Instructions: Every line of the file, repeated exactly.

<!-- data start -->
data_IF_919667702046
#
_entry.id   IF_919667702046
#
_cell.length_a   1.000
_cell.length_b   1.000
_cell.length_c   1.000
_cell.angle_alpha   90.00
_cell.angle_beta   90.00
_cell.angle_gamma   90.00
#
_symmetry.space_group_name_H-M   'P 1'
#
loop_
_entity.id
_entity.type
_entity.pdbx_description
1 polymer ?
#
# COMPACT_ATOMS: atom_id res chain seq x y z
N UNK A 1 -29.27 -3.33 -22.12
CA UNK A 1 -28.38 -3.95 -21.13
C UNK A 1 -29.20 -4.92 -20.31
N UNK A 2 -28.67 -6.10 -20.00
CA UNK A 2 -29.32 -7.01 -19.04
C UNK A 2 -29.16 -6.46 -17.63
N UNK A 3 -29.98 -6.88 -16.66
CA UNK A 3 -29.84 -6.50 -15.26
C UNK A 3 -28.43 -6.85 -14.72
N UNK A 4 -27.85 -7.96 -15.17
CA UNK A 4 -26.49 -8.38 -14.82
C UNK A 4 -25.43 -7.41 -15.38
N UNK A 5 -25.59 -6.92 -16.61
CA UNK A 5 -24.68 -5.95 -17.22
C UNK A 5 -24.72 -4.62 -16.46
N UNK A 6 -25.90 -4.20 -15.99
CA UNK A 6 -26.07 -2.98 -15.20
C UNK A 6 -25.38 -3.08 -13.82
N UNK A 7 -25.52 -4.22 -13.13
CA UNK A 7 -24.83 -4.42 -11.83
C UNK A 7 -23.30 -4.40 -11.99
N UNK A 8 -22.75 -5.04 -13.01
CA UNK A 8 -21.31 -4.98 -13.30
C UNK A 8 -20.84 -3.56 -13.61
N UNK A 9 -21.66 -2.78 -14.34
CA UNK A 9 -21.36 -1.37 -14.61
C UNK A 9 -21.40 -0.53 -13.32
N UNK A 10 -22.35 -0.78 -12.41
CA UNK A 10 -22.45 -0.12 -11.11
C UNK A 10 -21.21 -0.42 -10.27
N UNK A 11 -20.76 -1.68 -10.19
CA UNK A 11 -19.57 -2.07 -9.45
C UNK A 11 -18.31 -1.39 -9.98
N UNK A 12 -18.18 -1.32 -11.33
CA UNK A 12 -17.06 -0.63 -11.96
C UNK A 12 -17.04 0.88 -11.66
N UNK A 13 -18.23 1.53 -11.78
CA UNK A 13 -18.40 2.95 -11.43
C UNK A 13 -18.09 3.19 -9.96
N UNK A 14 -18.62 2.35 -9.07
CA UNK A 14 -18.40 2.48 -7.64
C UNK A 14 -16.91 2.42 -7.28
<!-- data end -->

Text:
data_IF_919667702046
#
_entry.id   IF_919667702046
#
_cell.length_a   1.000
_cell.length_b   1.000
_cell.length_c   1.000
_cell.angle_alpha   90.00
_cell.angle_beta   90.00
_cell.angle_gamma   90.00
#
_symmetry.space_group_name_H-M   'P 1'
#
loop_
_entity.id
_entity.type
_entity.pdbx_description
1 polymer ?
#
# COMPACT_ATOMS: atom_id res chain seq x y z
N UNK A 1 -29.27 -3.33 -22.12
CA UNK A 1 -28.38 -3.95 -21.13
C UNK A 1 -29.20 -4.92 -20.31
N UNK A 2 -28.67 -6.10 -20.00
CA UNK A 2 -29.32 -7.01 -19.04
C UNK A 2 -29.16 -6.46 -17.63
N UNK A 3 -29.98 -6.88 -16.66
CA UNK A 3 -29.84 -6.50 -15.26
C UNK A 3 -28.43 -6.85 -14.72
N UNK A 4 -27.85 -7.96 -15.17
CA UNK A 4 -26.49 -8.38 -14.82
C UNK A 4 -25.43 -7.41 -15.38
N UNK A 5 -25.59 -6.92 -16.61
CA UNK A 5 -24.68 -5.95 -17.22
C UNK A 5 -24.72 -4.62 -16.46
N UNK A 6 -25.90 -4.20 -15.99
CA UNK A 6 -26.07 -2.98 -15.20
C UNK A 6 -25.38 -3.08 -13.82
N UNK A 7 -25.52 -4.22 -13.13
CA UNK A 7 -24.83 -4.42 -11.83
C UNK A 7 -23.30 -4.40 -11.99
N UNK A 8 -22.75 -5.04 -13.01
CA UNK A 8 -21.31 -4.98 -13.30
C UNK A 8 -20.84 -3.56 -13.61
N UNK A 9 -21.66 -2.78 -14.34
CA UNK A 9 -21.36 -1.37 -14.61
C UNK A 9 -21.40 -0.53 -13.32
N UNK A 10 -22.35 -0.78 -12.41
CA UNK A 10 -22.45 -0.12 -11.11
C UNK A 10 -21.21 -0.42 -10.27
N UNK A 11 -20.76 -1.68 -10.19
CA UNK A 11 -19.57 -2.07 -9.45
C UNK A 11 -18.31 -1.39 -9.98
N UNK A 12 -18.18 -1.32 -11.33
CA UNK A 12 -17.06 -0.63 -11.96
C UNK A 12 -17.04 0.88 -11.66
N UNK A 13 -18.23 1.53 -11.78
CA UNK A 13 -18.40 2.95 -11.43
C UNK A 13 -18.09 3.19 -9.96
N UNK A 14 -18.62 2.35 -9.07
CA UNK A 14 -18.40 2.48 -7.64
C UNK A 14 -16.91 2.42 -7.28